There is a general understanding that no one is happy with healthcare today. We even have the expectation that patients generally are and will be dissatisfied with their health care experience. But what about those who work to deliver this care? No one is really talking about the fact that our providers of care, the nurses and the doctors at the bedside, are not really happy with healthcare either.
This is because little, if anything, is being done for those working on the front lines, these providers of care in the trenches, those who we depend on to be there when we need care. In this increasingly challenging and highly scrutinized landscape, many bright and talented professionals are leaving the medical and nursing fields feeling frustrated and disillusioned. Many of them are suffering from compassion fatigue and burnout, living with the effects of this unique form of post traumatic stress disorder as broken people, unable to enjoy the full human experience of life any longer.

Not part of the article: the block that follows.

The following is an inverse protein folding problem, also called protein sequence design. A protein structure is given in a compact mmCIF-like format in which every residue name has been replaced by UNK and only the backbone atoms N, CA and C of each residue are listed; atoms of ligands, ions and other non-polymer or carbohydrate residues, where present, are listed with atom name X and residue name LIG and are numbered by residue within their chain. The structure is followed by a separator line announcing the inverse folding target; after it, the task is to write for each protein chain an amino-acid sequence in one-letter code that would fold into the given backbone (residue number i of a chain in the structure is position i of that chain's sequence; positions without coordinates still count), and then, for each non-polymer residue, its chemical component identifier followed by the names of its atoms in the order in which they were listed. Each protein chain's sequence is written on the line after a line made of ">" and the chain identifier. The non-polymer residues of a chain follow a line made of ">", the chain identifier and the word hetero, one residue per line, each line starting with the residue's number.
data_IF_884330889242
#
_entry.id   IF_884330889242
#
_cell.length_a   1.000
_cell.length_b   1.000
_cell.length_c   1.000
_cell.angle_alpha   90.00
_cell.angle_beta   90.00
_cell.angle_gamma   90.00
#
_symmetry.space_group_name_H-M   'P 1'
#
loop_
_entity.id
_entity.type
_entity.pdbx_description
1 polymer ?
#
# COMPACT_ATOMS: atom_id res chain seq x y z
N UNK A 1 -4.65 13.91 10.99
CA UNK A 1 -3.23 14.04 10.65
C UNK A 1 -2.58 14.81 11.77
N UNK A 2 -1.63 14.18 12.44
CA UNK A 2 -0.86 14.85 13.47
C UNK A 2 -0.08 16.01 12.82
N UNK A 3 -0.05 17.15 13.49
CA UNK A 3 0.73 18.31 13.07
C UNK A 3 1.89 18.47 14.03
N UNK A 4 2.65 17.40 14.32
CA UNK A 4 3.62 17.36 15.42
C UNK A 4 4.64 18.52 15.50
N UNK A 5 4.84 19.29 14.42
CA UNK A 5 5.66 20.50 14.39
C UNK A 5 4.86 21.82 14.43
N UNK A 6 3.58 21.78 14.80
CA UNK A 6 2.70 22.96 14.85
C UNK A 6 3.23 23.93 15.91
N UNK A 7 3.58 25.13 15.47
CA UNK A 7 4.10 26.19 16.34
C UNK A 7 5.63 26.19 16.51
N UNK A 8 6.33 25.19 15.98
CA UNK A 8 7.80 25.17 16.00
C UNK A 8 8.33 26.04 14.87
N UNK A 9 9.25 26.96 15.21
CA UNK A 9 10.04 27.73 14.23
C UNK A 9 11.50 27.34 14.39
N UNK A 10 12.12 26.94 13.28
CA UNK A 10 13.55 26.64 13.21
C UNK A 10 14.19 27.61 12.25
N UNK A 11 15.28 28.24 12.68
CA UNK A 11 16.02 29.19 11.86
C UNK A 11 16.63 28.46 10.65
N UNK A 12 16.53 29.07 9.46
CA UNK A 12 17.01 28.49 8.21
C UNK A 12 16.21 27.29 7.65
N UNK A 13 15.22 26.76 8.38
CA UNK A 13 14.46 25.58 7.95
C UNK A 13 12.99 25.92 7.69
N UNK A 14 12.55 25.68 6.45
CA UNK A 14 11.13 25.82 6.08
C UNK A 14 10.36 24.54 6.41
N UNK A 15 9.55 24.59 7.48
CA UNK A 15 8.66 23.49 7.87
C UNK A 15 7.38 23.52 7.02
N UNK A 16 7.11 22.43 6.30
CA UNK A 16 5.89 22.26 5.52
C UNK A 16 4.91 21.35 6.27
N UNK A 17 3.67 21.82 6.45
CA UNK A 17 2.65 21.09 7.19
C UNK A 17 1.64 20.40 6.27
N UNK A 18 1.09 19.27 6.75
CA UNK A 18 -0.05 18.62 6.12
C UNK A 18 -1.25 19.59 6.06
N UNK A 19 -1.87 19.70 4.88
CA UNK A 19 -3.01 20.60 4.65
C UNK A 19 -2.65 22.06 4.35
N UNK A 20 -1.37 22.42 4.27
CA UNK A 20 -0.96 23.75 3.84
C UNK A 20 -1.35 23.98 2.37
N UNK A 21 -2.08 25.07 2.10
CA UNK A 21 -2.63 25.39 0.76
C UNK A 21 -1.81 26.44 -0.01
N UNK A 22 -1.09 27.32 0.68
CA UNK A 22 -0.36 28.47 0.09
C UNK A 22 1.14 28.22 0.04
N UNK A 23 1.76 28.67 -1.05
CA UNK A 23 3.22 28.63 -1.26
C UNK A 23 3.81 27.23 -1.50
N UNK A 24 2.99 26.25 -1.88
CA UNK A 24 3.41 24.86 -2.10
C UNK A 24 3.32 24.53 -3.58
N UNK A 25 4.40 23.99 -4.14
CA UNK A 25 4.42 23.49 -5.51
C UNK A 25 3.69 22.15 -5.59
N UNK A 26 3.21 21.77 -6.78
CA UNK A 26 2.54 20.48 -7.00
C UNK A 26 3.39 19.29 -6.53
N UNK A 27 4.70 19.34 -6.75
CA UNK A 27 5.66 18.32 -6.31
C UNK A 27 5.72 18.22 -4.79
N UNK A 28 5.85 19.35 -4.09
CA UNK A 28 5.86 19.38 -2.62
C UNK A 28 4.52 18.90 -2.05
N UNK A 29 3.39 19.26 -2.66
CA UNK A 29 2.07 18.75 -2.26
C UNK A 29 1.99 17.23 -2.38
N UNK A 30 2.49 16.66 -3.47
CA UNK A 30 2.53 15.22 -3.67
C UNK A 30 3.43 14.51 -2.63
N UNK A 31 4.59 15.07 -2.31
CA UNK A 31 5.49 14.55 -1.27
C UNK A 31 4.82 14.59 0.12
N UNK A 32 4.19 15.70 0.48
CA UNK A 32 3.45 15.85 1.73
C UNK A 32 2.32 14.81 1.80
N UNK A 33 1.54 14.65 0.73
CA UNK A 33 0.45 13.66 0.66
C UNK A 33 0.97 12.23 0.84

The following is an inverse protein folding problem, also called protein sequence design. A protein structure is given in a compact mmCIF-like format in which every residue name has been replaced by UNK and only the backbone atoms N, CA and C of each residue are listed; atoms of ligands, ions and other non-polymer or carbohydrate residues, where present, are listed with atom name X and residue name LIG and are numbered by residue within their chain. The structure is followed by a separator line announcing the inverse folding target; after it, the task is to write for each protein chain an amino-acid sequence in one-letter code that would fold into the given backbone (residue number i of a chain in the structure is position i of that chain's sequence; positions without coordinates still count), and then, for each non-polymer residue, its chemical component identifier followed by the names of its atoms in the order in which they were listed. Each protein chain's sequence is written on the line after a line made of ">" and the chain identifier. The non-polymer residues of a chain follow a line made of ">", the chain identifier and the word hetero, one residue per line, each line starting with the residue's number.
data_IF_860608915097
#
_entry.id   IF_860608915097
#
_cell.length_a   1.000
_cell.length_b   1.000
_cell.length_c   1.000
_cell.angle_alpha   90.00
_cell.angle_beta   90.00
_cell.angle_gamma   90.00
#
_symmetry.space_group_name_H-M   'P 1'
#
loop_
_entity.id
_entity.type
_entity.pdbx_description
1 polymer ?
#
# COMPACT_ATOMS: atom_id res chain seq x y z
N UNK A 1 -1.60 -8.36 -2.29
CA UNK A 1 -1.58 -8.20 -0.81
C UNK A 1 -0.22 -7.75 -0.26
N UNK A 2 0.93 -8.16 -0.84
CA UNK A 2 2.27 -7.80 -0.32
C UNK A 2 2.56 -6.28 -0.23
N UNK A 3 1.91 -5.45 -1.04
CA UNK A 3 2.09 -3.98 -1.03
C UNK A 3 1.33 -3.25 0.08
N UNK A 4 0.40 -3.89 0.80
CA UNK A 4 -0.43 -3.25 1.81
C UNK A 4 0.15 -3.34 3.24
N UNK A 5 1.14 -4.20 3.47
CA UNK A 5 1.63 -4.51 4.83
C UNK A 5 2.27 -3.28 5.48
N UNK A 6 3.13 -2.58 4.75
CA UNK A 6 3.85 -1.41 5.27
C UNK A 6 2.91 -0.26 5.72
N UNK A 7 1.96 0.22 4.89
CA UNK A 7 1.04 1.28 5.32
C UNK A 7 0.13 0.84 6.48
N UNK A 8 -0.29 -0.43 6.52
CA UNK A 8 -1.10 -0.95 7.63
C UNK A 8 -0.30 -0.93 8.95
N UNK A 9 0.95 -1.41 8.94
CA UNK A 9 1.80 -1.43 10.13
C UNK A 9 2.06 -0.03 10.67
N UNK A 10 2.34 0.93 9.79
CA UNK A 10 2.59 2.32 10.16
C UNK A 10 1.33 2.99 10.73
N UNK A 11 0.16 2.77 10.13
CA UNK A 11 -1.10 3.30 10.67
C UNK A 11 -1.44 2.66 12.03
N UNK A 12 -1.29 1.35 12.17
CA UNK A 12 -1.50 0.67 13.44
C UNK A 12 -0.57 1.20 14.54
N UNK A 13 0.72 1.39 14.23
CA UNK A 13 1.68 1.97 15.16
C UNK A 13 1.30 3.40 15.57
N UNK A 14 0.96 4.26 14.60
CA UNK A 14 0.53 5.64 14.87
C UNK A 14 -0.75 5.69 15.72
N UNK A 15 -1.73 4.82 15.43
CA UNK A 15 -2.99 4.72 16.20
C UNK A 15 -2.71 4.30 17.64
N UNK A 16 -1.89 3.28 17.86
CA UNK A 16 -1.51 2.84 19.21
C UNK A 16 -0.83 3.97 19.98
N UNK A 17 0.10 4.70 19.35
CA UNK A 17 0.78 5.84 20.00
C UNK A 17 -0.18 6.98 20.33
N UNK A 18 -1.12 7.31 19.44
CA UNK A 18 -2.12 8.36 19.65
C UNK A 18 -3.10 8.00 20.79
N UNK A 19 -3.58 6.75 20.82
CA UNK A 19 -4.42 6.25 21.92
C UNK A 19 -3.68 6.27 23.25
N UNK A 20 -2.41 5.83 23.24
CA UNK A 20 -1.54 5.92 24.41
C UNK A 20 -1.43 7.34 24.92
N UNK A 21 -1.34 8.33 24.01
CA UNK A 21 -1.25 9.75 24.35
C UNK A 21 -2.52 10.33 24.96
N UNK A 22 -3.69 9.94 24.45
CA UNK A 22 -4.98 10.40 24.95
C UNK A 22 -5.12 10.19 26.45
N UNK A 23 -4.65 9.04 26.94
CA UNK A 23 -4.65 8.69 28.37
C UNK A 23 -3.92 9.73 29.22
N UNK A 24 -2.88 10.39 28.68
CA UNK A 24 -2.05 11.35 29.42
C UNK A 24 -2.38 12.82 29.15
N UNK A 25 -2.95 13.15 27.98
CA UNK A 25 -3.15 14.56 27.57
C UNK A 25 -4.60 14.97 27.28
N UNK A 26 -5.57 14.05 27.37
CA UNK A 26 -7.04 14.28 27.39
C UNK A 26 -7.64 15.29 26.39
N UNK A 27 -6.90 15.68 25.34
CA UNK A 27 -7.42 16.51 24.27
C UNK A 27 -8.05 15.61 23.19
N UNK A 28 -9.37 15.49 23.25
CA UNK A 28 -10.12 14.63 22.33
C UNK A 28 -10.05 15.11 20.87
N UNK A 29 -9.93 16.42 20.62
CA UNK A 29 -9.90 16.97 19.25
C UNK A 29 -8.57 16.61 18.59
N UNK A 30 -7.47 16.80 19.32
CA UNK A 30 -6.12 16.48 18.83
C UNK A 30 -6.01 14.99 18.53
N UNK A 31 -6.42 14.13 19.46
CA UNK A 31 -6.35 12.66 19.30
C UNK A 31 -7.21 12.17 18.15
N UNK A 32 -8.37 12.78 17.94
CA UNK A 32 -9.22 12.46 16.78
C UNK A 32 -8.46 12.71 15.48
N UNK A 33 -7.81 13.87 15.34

Dr. Gabrin believes that the term ‘compassion fatigue’ is a misnomer. The disease does exist, but it is not the result of too much compassion in the caregiver, but rather is the result of an empathetic overload that is caused by the myth of professional distance. He believes that the core problem for those who work in our current technology driven scientific health care system is that they are taught that getting close to and connecting with patients is bad for them and bad for patients. They are told not to get too close, It will overwhelm you, you won’t be able to make good decisions. Stay detached, stay clinical, and above all, stay professional. This, quite frankly, is not true and believing in this mythis at the very core of everyone’s frustration with modern western medicine.